I think my style or approach is still a reflection of my graphics background, and there are some marks made that I could identify as being mine. More importantly, I find linoleum to be a great vehicle for my subject: Trees. The remaining surface of the block from carving is often organic and slightly random in nature – just as you’d find in patterns and textures within nature. It’s a process of using a careful eye and controlled hand to ensure the marks you make meet the drawing expectations, and at the same time don’t end up looking repetitive or man-made. If I’d tried creating tree prints using any other medium, they’d definitely look a whole lot different.
There were many reasons why I changed and adapted careers (and countries) since my college days. Not surprisingly though, I never stopped thinking about making prints during those times.
I always wanted to experience life in Canada from a young age and it took a lot of effort to get there. When I arrived in Alberta in 2001, it would be fair to say that I changed – as we all do – with people, influences, lifestyles and ideas we meet every day in a new environment. I hadn’t done much printmaking in the few years prior to then, but after finding my feet I was able to take in the influences of living there and channel that into my new-found printmaking practice.
Those influences mainly came with witnessing the changing seasons, the vast landscape and the sense of isolation in some places. Naturally, I started to illustrate this by using trees as my subject. I embarked on a series of prints ‘Year in Trees’. Chronicling the effects of trees on the landscape throughout the year. It led to a change in how I carved and coloured my prints. I thought about my subject for weeks, sometimes months, before formulating ideas. This slower approach enabled a better method of working, solving problems and questioning what I thought I knew.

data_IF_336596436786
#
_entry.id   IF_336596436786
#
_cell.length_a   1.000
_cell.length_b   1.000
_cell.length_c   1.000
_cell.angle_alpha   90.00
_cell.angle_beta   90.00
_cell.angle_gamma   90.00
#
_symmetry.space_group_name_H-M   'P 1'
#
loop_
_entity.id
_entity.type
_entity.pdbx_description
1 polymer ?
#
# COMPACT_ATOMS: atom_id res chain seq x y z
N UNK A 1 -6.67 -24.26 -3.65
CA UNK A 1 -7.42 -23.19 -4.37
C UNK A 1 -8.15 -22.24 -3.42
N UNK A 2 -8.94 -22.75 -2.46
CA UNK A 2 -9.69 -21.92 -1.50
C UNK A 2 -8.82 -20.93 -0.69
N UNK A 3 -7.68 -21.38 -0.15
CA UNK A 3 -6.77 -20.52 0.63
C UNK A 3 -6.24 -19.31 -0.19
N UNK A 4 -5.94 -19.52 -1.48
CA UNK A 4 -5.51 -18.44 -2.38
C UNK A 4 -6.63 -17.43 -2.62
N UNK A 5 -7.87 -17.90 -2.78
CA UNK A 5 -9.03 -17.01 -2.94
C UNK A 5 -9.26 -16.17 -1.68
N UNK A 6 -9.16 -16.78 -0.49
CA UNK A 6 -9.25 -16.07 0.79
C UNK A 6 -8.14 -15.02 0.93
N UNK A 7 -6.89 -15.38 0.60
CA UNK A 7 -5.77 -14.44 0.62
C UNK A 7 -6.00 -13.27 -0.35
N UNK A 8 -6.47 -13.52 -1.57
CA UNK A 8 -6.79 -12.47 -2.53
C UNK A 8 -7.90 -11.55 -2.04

Serenity by Lenny Lane
Because I was focusing on Alberta, my work attracted some attention from the Artists Ranch Project, part of the Calgary Stampede & Exhibition – an annual event that attracts over 1 million visitors. There wasn’t a lot of lino printing being shown, so my work represented a bit of a novelty – it was a great opportunity to showcase a process that wasn’t found too often in the province. Taking part in the Calgary Stampede & Exhibition also allowed me to exhibit in a space that requires work at a much larger scale. This pushed me to think big and create big! That, in turn, helped pave the way to creating ‘Serenity‘, an 8-piece polyptych print measures 215cm x 112cm framed. It required some creative engineering to pull it off, but it gave me quite a new and exciting way to work in lino. I also have plans to make this into a series of polyptychs whenever the opportunity presents themselves. I’ve been highly proactive for several years now and Printmaking is something I find I absolutely need to do. It’s my happy place. I think that’s a common trait in artists, especially printmakers.
Now I’m back in Scotland, I’d like to have my own studio or work within a cooperative community of printmakers/artists. Glasgow Print Studio is a fabulous, world-class centre – so I have my eye on that goal when commuting time permits. Screen-printing and wood engraving are definite mediums I’d like to use. However, even after all these years, there are still loads of untested waters within lino printing techniques, themes, papers and tools, which intrigue me. Despite practising for 30+ years – I still find that there’s never a dull moment as a lino printer!
See more of Lenny’s work here.